And yes, I grant that homes like the ones that Kevin’s grandparents live in can be had for $20,000. Though, I’m not sure this stands in for 1959. Where I live the two words “pre-war” are used to justify a premium price, not a discount. I can look up the precise house that my grandparents bought in their 20s on a single-breadwinner salary. I lived in it with them when I was a child. It’s right there on Zillow with an estimate next to it. The house has a few updates, sure — 1950s finishes are unavailable at Home Depot — but there are no expansions. It’s smaller than the median-sized American house today, though it wasn’t then when it was relatively new. Currently the house of their 1959 lifestyle is bigger, more expensive, and closer to New York City than the one I live in now in my 30s. Kevin says it’s because I’m opting for the 2019 lifestyle. Is this the avocado-toast argument? Try buying a 1959 car seat for a child. In many states its not even legal to put a child in a 2009 car seat. Is the 1959 level of insurance available somewhere, cheap? Is it legal? Kevin says that people in 1959 economized by cutting their own hair. People in the infinitely more wealthy America of 2019 still do the same. Less often perhaps. My kids have nearly eight years of life between them now. Not one visit to the barber yet. Maybe I shouldn’t admit that, because for some reason — even though my piece argued for policymakers to think harder about policy — Kevin seems to upbraid me for not believing in the division of labor.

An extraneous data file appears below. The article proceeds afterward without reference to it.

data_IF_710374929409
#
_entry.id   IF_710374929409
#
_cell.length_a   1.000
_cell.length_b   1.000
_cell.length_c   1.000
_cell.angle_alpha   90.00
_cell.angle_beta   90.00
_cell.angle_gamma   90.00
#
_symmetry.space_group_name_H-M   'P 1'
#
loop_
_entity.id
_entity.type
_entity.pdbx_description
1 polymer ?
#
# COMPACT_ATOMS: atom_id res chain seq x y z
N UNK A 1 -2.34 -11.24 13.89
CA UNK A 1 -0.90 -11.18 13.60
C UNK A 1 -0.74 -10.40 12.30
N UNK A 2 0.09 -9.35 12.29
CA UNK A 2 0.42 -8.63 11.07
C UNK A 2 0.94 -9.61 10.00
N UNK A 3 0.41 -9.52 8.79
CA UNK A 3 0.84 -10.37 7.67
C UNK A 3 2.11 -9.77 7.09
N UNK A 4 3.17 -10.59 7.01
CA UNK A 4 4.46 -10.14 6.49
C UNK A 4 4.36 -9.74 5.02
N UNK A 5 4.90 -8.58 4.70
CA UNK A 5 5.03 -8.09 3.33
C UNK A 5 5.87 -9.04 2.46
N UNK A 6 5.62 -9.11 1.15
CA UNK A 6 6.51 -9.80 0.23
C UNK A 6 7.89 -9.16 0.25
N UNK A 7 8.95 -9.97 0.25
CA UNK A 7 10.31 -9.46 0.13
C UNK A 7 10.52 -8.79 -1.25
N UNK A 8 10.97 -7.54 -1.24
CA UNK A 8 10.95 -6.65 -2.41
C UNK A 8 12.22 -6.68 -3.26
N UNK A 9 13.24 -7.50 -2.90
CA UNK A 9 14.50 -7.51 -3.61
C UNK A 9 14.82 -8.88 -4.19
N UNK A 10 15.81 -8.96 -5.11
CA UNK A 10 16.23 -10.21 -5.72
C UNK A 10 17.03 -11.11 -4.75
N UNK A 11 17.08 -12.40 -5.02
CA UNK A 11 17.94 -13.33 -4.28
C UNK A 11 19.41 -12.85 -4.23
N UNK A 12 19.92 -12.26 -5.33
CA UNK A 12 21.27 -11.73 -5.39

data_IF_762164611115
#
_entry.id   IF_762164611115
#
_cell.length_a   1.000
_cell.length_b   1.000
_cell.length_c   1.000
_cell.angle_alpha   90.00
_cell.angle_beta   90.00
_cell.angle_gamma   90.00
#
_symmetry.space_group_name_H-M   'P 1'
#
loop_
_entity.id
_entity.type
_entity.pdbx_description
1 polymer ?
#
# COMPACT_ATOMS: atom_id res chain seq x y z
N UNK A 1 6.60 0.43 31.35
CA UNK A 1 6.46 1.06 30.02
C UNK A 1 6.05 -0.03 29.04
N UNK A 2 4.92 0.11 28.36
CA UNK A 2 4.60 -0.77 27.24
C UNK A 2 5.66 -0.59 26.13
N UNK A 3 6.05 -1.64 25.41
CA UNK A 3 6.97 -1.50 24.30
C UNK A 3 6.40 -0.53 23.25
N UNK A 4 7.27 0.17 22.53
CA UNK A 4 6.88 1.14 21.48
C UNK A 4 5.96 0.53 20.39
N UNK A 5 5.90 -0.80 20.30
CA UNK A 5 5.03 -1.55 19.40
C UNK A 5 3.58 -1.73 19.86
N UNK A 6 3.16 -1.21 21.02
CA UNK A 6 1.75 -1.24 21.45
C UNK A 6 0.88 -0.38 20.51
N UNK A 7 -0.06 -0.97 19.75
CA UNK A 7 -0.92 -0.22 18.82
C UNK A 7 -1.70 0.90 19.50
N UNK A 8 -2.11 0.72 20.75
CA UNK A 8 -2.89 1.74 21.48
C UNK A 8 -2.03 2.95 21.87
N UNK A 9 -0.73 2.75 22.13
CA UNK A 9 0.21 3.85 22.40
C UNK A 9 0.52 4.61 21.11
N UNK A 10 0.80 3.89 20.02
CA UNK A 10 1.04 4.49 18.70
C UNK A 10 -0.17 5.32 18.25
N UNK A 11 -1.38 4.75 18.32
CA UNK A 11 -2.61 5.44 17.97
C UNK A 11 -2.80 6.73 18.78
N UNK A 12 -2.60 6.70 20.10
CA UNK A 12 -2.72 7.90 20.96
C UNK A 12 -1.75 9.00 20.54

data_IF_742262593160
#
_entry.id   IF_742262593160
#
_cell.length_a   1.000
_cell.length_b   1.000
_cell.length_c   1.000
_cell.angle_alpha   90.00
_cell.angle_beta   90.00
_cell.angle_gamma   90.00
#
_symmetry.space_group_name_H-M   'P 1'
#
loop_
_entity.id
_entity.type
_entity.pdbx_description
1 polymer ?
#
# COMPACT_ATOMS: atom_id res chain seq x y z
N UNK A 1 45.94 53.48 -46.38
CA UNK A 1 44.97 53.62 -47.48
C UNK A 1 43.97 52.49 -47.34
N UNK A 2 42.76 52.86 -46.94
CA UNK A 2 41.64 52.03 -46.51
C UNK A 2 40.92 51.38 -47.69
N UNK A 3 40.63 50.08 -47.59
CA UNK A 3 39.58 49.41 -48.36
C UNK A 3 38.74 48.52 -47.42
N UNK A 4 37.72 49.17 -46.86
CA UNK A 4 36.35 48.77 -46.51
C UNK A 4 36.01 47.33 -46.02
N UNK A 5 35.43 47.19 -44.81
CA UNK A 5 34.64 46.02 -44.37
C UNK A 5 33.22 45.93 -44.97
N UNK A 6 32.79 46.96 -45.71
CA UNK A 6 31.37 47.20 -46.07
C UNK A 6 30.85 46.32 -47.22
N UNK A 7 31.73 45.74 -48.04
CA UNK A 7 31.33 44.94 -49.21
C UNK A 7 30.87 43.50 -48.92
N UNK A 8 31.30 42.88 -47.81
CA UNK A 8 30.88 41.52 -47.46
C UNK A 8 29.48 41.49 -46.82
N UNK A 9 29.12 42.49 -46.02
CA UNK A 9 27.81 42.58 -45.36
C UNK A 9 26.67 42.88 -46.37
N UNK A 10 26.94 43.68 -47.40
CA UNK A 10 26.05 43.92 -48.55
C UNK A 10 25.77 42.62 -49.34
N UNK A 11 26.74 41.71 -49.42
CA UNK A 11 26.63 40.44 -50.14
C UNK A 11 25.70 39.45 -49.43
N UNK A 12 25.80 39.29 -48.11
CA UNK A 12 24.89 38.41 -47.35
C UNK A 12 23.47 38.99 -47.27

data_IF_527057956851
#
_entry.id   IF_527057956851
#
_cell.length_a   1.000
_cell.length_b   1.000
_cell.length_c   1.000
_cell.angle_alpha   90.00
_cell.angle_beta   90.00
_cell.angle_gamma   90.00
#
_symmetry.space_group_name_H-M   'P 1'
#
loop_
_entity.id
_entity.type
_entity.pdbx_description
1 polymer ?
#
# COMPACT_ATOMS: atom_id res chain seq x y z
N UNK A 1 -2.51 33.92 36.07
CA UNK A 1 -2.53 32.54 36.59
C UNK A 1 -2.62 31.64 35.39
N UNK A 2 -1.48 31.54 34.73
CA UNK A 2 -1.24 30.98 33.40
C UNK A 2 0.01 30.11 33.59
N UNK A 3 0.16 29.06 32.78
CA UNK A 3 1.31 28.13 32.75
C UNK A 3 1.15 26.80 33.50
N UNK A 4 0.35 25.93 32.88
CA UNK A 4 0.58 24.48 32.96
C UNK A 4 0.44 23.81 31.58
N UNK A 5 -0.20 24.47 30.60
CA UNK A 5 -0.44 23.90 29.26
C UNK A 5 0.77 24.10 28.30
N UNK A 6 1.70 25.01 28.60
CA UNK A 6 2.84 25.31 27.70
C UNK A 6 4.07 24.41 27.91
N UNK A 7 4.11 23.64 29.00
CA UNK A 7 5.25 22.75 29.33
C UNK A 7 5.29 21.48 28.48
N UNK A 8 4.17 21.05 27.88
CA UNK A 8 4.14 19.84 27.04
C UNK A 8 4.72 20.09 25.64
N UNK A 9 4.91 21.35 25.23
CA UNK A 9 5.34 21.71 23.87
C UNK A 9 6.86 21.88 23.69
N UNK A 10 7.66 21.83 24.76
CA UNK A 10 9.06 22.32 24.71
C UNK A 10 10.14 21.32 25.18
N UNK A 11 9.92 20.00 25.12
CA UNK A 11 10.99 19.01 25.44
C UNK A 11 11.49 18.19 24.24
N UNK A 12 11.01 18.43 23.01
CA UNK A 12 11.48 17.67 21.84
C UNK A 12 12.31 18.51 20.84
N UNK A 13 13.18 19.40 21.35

There is a difference between a car detailer who owns his business and a Mercedes, and a worker who enters the gig economy, or who goes into domestic service precisely because a cash job is their only legal bet. There’s also a difference between that and someone who enters the gig economy — say, a freelance Amazon delivery contractor — after having seen their career investment dry up into nothing.